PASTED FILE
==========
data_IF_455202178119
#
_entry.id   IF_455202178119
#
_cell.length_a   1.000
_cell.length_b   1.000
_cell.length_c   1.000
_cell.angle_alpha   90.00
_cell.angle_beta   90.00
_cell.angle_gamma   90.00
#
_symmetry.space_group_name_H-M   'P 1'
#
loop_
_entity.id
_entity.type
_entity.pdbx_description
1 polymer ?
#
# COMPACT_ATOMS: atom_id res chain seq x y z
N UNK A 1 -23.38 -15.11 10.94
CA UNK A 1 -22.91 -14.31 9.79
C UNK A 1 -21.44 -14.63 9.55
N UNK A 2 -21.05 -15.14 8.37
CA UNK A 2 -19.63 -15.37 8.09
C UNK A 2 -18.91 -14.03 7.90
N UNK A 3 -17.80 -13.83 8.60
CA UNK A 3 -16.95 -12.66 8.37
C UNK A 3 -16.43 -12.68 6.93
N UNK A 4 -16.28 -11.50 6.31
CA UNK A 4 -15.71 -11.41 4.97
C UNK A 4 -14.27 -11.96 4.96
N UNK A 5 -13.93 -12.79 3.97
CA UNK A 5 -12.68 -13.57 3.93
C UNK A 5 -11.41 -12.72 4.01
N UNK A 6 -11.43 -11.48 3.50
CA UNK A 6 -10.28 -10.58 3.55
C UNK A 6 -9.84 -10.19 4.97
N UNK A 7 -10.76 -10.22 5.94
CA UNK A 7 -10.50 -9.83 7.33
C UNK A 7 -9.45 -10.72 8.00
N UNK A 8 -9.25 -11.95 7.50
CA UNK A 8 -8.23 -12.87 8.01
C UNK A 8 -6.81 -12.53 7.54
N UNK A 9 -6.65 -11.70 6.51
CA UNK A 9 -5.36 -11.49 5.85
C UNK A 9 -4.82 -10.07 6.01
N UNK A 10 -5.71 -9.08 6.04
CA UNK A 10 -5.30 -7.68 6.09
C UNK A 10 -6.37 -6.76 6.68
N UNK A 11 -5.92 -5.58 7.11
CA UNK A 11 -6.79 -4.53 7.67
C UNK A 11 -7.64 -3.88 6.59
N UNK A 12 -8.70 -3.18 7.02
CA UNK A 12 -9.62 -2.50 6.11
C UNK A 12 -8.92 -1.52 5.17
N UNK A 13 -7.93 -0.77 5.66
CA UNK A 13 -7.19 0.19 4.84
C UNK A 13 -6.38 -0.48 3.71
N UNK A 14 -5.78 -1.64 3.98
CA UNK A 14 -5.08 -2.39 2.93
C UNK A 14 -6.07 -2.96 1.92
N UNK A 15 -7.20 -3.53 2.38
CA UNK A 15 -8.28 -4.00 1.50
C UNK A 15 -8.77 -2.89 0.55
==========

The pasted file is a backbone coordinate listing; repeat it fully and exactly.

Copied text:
data_IF_455202178119
#
_entry.id   IF_455202178119
#
_cell.length_a   1.000
_cell.length_b   1.000
_cell.length_c   1.000
_cell.angle_alpha   90.00
_cell.angle_beta   90.00
_cell.angle_gamma   90.00
#
_symmetry.space_group_name_H-M   'P 1'
#
loop_
_entity.id
_entity.type
_entity.pdbx_description
1 polymer ?
#
# COMPACT_ATOMS: atom_id res chain seq x y z
N UNK A 1 -23.38 -15.11 10.94
CA UNK A 1 -22.91 -14.31 9.79
C UNK A 1 -21.44 -14.63 9.55
N UNK A 2 -21.05 -15.14 8.37
CA UNK A 2 -19.63 -15.37 8.09
C UNK A 2 -18.91 -14.03 7.90
N UNK A 3 -17.80 -13.83 8.60
CA UNK A 3 -16.95 -12.66 8.37
C UNK A 3 -16.43 -12.68 6.93
N UNK A 4 -16.28 -11.50 6.31
CA UNK A 4 -15.71 -11.41 4.97
C UNK A 4 -14.27 -11.96 4.96
N UNK A 5 -13.93 -12.79 3.97
CA UNK A 5 -12.68 -13.57 3.93
C UNK A 5 -11.41 -12.72 4.01
N UNK A 6 -11.43 -11.48 3.50
CA UNK A 6 -10.28 -10.58 3.55
C UNK A 6 -9.84 -10.19 4.97
N UNK A 7 -10.76 -10.22 5.94
CA UNK A 7 -10.50 -9.83 7.33
C UNK A 7 -9.45 -10.72 8.00
N UNK A 8 -9.25 -11.95 7.50
CA UNK A 8 -8.23 -12.87 8.01
C UNK A 8 -6.81 -12.53 7.54
N UNK A 9 -6.65 -11.70 6.51
CA UNK A 9 -5.36 -11.49 5.85
C UNK A 9 -4.82 -10.07 6.01
N UNK A 10 -5.71 -9.08 6.04
CA UNK A 10 -5.30 -7.68 6.09
C UNK A 10 -6.37 -6.76 6.68
N UNK A 11 -5.92 -5.58 7.11
CA UNK A 11 -6.79 -4.53 7.67
C UNK A 11 -7.64 -3.88 6.59
N UNK A 12 -8.70 -3.18 7.02
CA UNK A 12 -9.62 -2.50 6.11
C UNK A 12 -8.92 -1.52 5.17
N UNK A 13 -7.93 -0.77 5.66
CA UNK A 13 -7.19 0.19 4.84
C UNK A 13 -6.38 -0.48 3.71
N UNK A 14 -5.78 -1.64 3.98
CA UNK A 14 -5.08 -2.39 2.93
C UNK A 14 -6.07 -2.96 1.92
N UNK A 15 -7.20 -3.53 2.38
CA UNK A 15 -8.28 -4.00 1.50
C UNK A 15 -8.77 -2.89 0.55